China isolates SARs case as Hong Kong men fall ill

WHO officials downplay talk of outbreak

Beijing boosts prevention efforts

January 09, 2004|By KNIGHT RIDDER/TRIBUNE

BEIJING - China declared yesterday that it had isolated a new victim of SARS, and a Hong Kong television crew fell ill with symptoms of the ailment, heightening public fears of an outbreak at the onset of China's peak holiday-travel season.

Authorities issued stern warnings for travelers with even slight fevers to stay home as hundreds of millions of Chinese prepared to move around the country for the lunar New Year festival.

Workers sprayed disinfectant in airplanes, scanned travelers at bustling railway stations for high body temperatures and slaughtered thousands of animals suspected of spreading the sometimes-fatal severe acute respiratory syndrome virus. Foreign public health authorities criticized some of the measures as based on sketchy science.

Public health authorities in Guangzhou in southeast China said a 20-year-old waitress who was hospitalized Dec. 31 had tested positive for SARS. She remained in isolation at the No. 8 People's Hospital.

"Forty-eight people who had close contact with the waitress have been quarantined and found no symptoms of fever so far," the official Xinhua news agency reported.

A 32-year-old television producer, China's first SARS case since last year, was released earlier in the day from a Guangzhou hospital, Xinhua said.

In Hong Kong, two reporters and a camera operator from the TVB news channel developed coughs and fevers after visiting nearby Guangzhou last week to cover the SARS outbreak, health officials said. The three were put in isolation wards at Queen Mary Hospital.

A quick initial test of the two reporters in the TV crew showed up negative for SARS, Queen Mary Hospital said in a statement. Results for the third man were not yet available. The three remained in isolation pending further testing. No reliable test for SARS yet exists, and the quick polymerase chain reaction test now used is considered only 80 percent accurate.

Authorities across China carried out a highly visible public-health campaign to kill civet cats, badgers, raccoons, rats and other animals suspected of spreading the SARS virus. Authorities are determined to appear energetic in their efforts to combat the virus, which killed nearly 800 people last year, mostly in China, Hong Kong and Taiwan.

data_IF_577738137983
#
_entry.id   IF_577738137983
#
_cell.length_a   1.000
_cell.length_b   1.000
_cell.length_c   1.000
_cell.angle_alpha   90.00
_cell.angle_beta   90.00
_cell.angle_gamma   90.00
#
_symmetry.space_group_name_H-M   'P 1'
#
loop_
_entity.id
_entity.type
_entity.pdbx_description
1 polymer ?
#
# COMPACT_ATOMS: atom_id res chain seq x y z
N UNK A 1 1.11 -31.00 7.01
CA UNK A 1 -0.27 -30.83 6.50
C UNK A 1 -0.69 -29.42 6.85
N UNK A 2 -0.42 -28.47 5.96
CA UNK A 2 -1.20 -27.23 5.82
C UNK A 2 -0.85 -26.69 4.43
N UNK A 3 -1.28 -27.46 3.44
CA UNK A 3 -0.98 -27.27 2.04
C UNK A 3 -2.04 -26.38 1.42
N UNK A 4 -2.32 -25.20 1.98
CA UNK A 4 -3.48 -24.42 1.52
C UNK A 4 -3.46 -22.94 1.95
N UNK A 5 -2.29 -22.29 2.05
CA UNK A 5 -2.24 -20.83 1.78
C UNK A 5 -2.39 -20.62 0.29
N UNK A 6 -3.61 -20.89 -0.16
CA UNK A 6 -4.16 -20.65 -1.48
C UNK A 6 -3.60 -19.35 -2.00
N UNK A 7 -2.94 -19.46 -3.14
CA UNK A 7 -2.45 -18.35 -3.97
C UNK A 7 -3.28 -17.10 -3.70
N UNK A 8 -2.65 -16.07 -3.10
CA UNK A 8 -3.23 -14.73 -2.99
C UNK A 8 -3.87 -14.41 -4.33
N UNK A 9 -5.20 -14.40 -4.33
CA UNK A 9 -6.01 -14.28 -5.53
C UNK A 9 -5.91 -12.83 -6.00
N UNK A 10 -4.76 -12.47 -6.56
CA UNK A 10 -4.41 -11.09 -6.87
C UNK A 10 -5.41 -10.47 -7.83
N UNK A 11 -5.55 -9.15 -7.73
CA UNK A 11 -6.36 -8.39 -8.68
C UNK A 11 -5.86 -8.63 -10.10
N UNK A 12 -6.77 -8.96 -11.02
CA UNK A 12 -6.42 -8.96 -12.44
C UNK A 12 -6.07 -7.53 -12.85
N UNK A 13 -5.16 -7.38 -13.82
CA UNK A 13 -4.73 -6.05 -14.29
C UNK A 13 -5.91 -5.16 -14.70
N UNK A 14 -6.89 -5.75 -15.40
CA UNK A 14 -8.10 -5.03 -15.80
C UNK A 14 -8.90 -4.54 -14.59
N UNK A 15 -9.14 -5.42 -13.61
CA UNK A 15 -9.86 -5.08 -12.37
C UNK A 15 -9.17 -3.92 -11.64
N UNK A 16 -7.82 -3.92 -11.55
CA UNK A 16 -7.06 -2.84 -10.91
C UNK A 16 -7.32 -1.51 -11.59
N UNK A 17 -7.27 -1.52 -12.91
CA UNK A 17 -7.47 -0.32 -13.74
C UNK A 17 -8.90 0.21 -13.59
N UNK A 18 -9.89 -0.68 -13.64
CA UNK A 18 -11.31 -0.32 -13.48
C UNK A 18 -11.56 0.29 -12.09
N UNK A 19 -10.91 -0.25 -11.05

In southern Guangdong province, where the first outbreak of SARS is thought to have occurred in November 2002, thousands of workers wearing orange gloves and masks scattered rat poison along streets.

Authorities said they were making headway in meeting a goal of slaughtering 10,000 masked civet cats, which carry the SARS virus, by Saturday. In much of southern China, diners savor the meat of the civet cat and other small animals as a delicacy.

"We'd rather wrongly kill 10,000 civet cats than let one [infected one] go free," Xu Ruiheng, the deputy director of the Guangdong center for disease control, told the New Express Newspaper.

The World Health Organization dispatched a six-member team to Guangdong to investigate more deeply how the first SARS patient may have become infected.

"The guy is a Buddhist. He eats only fish. He swears up and down he's never eaten a civet cat," said Robert Dietz, a spokesman for the WHO office in Beijing.

WHO officials downplayed the specter of a new outbreak.

"We think there is, at this point, no significant public health risk," said Dr. Robert F. Breiman, head of the WHO team headed for Guangdong.

WHO officials criticized the massive slaughter of animals, including three civet cats in Guangzhou's zoo, because researchers haven't conclusively proved how SARS is spread. They said those who were killing the animals, if not wearing proper gear, could become a source of new SARS infection.

Travel has begun for the 40-day period surrounding the lunar new year, China's biggest holiday, which begins Jan. 22.

Authorities said they expected Chinese to take 1.89 billion trips during that period, a migration that would "put a population the size of about eight United States on the move," Xinhua said.

In Shenzhen, a large city in Guangdong, migrant workers formed a line three miles long yesterday outside a stadium where train tickets were on sale, Xinhua said.

The national Railway Ministry issued a statement saying authorities would single out any travelers with temperatures above 100.4 degrees and bar them from boarding.

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